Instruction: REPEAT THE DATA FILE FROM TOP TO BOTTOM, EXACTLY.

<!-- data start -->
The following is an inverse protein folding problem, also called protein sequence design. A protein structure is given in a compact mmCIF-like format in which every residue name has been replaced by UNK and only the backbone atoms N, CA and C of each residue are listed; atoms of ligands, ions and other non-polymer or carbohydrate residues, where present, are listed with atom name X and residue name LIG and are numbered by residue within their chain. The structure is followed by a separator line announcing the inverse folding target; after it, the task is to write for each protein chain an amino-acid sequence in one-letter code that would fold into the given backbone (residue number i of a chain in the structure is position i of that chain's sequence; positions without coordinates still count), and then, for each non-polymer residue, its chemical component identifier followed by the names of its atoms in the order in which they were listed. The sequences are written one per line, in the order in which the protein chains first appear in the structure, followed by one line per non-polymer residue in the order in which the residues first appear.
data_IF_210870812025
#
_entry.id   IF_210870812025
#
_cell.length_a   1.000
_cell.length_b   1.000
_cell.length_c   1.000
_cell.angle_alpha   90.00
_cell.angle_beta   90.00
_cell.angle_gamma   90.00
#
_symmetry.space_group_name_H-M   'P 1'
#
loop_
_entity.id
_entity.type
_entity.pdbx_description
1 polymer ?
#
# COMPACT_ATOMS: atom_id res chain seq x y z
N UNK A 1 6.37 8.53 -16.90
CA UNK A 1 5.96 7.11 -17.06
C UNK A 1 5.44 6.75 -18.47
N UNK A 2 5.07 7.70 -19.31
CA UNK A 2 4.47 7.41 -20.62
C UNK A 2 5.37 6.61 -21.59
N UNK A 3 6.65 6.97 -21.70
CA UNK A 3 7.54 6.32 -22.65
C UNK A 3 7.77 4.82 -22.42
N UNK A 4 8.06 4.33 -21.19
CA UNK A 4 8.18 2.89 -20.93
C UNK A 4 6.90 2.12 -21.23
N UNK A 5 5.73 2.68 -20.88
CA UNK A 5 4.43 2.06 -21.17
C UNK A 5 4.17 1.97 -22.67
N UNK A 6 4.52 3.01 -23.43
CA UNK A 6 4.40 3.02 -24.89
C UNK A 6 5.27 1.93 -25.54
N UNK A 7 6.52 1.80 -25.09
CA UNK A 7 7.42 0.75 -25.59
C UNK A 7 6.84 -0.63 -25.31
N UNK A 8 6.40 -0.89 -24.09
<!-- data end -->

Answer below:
The following is an inverse protein folding problem, also called protein sequence design. A protein structure is given in a compact mmCIF-like format in which every residue name has been replaced by UNK and only the backbone atoms N, CA and C of each residue are listed; atoms of ligands, ions and other non-polymer or carbohydrate residues, where present, are listed with atom name X and residue name LIG and are numbered by residue within their chain. The structure is followed by a separator line announcing the inverse folding target; after it, the task is to write for each protein chain an amino-acid sequence in one-letter code that would fold into the given backbone (residue number i of a chain in the structure is position i of that chain's sequence; positions without coordinates still count), and then, for each non-polymer residue, its chemical component identifier followed by the names of its atoms in the order in which they were listed. The sequences are written one per line, in the order in which the protein chains first appear in the structure, followed by one line per non-polymer residue in the order in which the residues first appear.
data_IF_210870812025
#
_entry.id   IF_210870812025
#
_cell.length_a   1.000
_cell.length_b   1.000
_cell.length_c   1.000
_cell.angle_alpha   90.00
_cell.angle_beta   90.00
_cell.angle_gamma   90.00
#
_symmetry.space_group_name_H-M   'P 1'
#
loop_
_entity.id
_entity.type
_entity.pdbx_description
1 polymer ?
#
# COMPACT_ATOMS: atom_id res chain seq x y z
N UNK A 1 6.37 8.53 -16.90
CA UNK A 1 5.96 7.11 -17.06
C UNK A 1 5.44 6.75 -18.47
N UNK A 2 5.07 7.70 -19.31
CA UNK A 2 4.47 7.41 -20.62
C UNK A 2 5.37 6.61 -21.59
N UNK A 3 6.65 6.97 -21.70
CA UNK A 3 7.54 6.32 -22.65
C UNK A 3 7.77 4.82 -22.42
N UNK A 4 8.06 4.33 -21.19
CA UNK A 4 8.18 2.89 -20.93
C UNK A 4 6.90 2.12 -21.23
N UNK A 5 5.73 2.68 -20.88
CA UNK A 5 4.43 2.06 -21.17
C UNK A 5 4.17 1.97 -22.67
N UNK A 6 4.52 3.01 -23.43
CA UNK A 6 4.40 3.02 -24.89
C UNK A 6 5.27 1.93 -25.54
N UNK A 7 6.52 1.80 -25.09
CA UNK A 7 7.42 0.75 -25.59
C UNK A 7 6.84 -0.63 -25.31
N UNK A 8 6.40 -0.89 -24.09